Have you ever said or heard a teacher say the following? “My classroom is not a democracy! In here, there is only one rule – do what I tell you to do.” Don’t worry – it happens all the time. Freedom is one of the more difficult basic needs for students to meet in school; however, if we hope to help students become responsible members of a democratic society, then it is important that we allow them to experience freedom in their formative years. Freedom is NOT giving students carte blanche or letting them do whatever they want. In schools, as in society, each measure of freedom comes with an equal portion of responsibility. In schools, teachers can deal with two types of freedom: freedom from and freedom to. Freedom from refers to opportunities that allow us to experience a needed change or to avoid an unpleasant situation. Freedom to refers to opportunities that allow us to choose from a variety of options. Today we will look at classroom strategies promoting freedom from and freedom to.
The brain needs ritual (procedures and rules) in order to fulfill the need for safety; however, it also needs novelty to spark interest. If everything we do is structured and predictable, boredom sets in. To keep students’ attention, we need to inject novelty into our routine. Some ways to do so include:
Changing location – teachers can move to a different part of the room while talking, students can change seats, the class can go outside, or teachers can switch rooms with other teachers.
Introducing lessons with different kinds of music.
Using a variety of instructional techniques.
Using a variety of cooperative learning structures.
Having students work with a different partner or group.
Beginning class with a team-building activity.
Inserting an energizer during a lesson.
Using props, noisemakers, costumes, poetry, or singing to get their attention.
Taking a field trip.
2) Daily or Weekly Agenda
There may be times when you have a number of things you want to accomplish during a particular day or week, but you can be flexible about when they might be done. Allowing students to help develop the agenda is a simple way of giving them a say in what they will be doing while they have to be in school.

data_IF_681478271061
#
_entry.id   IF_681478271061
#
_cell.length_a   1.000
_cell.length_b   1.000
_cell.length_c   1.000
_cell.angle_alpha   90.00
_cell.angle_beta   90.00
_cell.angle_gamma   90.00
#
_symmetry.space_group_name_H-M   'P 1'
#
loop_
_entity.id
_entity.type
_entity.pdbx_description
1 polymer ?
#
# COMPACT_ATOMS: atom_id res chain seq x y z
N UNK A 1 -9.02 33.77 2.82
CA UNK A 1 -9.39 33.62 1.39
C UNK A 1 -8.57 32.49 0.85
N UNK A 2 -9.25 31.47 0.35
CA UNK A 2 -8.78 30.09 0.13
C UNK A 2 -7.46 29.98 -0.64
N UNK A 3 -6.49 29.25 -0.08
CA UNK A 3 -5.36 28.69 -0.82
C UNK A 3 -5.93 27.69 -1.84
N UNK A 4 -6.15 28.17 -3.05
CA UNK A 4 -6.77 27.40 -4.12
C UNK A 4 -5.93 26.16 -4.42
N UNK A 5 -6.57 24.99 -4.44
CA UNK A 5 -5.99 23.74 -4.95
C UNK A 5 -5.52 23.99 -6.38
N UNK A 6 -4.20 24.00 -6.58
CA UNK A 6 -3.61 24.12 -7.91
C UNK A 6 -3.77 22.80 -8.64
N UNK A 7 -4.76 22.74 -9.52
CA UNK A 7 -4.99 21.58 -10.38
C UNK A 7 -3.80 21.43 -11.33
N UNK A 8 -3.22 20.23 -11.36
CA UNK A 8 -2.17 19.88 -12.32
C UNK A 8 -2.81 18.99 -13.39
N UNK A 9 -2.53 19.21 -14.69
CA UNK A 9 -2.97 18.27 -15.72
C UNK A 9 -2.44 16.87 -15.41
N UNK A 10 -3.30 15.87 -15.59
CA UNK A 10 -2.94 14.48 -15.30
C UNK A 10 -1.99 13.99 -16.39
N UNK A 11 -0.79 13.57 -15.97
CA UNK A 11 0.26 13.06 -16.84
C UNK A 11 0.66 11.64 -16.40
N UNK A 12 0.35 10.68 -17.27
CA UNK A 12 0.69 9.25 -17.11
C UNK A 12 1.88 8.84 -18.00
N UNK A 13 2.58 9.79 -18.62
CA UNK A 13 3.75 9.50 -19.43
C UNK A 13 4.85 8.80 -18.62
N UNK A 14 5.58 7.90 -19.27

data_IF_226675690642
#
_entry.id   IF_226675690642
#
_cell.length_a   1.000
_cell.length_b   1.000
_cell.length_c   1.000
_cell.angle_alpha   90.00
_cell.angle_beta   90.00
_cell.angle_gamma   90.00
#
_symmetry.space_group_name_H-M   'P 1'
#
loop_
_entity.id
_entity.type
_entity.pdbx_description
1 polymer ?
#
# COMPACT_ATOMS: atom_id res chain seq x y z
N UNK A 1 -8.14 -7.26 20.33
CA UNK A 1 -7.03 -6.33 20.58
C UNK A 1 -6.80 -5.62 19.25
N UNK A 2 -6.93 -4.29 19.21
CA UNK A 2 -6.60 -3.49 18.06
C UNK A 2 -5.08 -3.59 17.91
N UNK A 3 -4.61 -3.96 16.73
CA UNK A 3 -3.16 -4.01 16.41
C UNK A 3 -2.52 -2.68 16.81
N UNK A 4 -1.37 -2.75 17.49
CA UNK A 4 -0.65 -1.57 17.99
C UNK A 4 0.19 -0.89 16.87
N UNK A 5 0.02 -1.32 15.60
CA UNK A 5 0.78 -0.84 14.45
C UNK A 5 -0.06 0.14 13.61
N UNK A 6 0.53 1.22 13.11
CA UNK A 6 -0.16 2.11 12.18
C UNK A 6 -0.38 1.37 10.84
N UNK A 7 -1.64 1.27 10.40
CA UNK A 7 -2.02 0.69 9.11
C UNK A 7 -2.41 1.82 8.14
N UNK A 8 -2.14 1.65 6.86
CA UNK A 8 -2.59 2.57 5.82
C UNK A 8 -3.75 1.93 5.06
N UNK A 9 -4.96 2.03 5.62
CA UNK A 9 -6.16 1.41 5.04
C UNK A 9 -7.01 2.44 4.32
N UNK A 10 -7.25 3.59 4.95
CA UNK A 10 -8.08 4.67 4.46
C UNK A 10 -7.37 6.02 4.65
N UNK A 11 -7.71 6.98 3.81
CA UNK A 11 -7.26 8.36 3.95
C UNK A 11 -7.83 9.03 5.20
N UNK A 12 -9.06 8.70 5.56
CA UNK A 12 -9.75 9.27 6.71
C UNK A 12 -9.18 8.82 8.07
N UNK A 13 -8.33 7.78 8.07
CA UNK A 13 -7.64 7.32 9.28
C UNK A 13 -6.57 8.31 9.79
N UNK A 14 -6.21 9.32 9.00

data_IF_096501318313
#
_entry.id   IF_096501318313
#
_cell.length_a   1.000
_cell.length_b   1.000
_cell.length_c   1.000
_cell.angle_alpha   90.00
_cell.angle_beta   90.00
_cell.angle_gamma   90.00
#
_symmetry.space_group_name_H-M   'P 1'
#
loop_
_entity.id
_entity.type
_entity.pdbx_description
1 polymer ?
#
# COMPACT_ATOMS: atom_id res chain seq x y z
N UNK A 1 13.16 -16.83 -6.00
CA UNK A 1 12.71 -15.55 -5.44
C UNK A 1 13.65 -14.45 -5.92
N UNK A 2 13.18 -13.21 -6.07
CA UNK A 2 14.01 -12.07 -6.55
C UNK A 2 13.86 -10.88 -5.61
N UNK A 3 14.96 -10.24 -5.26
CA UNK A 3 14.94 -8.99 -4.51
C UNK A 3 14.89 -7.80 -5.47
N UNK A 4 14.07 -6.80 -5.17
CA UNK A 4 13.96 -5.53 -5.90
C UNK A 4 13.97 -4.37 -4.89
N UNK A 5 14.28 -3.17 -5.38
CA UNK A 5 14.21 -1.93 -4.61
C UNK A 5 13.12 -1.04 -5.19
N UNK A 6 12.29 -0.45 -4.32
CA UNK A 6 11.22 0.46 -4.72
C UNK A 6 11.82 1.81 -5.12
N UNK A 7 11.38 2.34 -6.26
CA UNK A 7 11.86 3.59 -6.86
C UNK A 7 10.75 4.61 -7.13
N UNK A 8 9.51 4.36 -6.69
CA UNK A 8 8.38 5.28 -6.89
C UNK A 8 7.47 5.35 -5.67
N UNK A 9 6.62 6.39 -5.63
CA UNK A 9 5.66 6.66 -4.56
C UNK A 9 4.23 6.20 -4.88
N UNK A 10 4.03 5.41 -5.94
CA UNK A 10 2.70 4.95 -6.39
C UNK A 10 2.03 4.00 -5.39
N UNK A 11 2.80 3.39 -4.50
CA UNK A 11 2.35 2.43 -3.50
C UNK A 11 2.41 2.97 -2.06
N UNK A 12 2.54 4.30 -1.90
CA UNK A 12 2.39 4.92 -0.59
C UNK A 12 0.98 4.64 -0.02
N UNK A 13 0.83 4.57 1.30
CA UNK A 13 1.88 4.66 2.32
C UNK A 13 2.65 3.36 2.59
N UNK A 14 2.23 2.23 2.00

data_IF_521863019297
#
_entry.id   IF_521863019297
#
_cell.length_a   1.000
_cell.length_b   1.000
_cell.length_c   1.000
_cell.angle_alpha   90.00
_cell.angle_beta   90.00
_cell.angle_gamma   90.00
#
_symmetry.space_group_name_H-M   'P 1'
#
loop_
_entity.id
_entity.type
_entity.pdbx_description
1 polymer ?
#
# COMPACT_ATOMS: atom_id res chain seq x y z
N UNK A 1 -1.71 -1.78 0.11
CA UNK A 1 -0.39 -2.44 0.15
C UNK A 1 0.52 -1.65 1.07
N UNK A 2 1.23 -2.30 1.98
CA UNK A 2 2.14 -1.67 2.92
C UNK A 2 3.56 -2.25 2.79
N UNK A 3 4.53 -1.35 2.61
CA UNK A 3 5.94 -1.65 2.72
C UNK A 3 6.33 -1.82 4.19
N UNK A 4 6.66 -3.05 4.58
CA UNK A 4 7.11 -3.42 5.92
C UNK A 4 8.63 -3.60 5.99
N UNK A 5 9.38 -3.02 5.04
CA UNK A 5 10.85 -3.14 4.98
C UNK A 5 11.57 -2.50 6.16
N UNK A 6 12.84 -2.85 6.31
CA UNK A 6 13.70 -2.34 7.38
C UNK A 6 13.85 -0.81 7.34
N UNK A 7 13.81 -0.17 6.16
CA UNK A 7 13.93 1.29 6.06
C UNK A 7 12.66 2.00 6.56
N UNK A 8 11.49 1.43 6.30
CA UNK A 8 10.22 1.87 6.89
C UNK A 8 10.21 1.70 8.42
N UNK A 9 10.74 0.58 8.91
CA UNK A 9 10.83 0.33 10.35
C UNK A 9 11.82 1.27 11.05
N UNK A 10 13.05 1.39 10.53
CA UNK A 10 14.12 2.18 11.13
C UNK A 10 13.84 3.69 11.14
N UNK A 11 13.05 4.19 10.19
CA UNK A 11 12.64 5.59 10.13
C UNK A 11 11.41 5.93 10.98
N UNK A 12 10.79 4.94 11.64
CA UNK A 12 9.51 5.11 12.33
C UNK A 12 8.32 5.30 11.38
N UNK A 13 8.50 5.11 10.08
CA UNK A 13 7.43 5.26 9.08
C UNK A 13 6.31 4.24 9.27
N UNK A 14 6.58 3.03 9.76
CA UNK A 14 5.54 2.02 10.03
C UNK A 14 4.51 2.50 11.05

3) Choice of Partners or Team Members
Although many times you will want to determine who works with whom in partners or teams, sometimes you may want to give students freedom to choose their partners or teammates. To avoid frustration with this, start the year with various diagnostic tests – determining learning style, working style and personality and share the results with students. Then when the time comes to create a team, tell students that their teams must have diversity based on the diagnostic tests. Explain to them that you are requiring diversity because it enhances the effectiveness of the groups if they combine their strengths.
4) Student-Generated Curriculum
Getting students involved in developing their own course of study gives them freedom from a curriculum imposed on them without any consideration of their interests. Obviously you are required to cover certain things and can’t let students determine the entire course; however, most teachers can let students develop questions that they want answered in a unit of study to help develop their interest.
5) Choices within Assignments
Even limited choices are better than none at all. So you might allow students to choose between 2 or 3 essay topics all demonstrating the same learning objective or let them choose between answering all the odd or even number problems.
During free-reading time, students can bring in any reading material (legal, moral, and ethical) and everyone reads silently for an amount of time.
7) Free Writing
If you use learning journals in your classroom, you might occasionally provide the opportunity for free writing, which enables students to express their thoughts and feelings in a confidential and safe environment. Free writing can provide a powerful emotional outlet for students, lead to excellent class discussions, and help students generate ideas for formal writing assignments.
8) Choice of Performance Assessment
If the criteria for mastery or competence is made clear by the teacher and understood by students, there are dozens of ways students can demonstrate their learning. Consider:
charts and graphs
book jacket or book report
booklet or brochure
poems – cinquains, free verse,…
diorama or display
flip or flow chart
game or game show
lyrics or songs
newsletter or newspaper
radio announcement or commercial
Year in Review or yearbook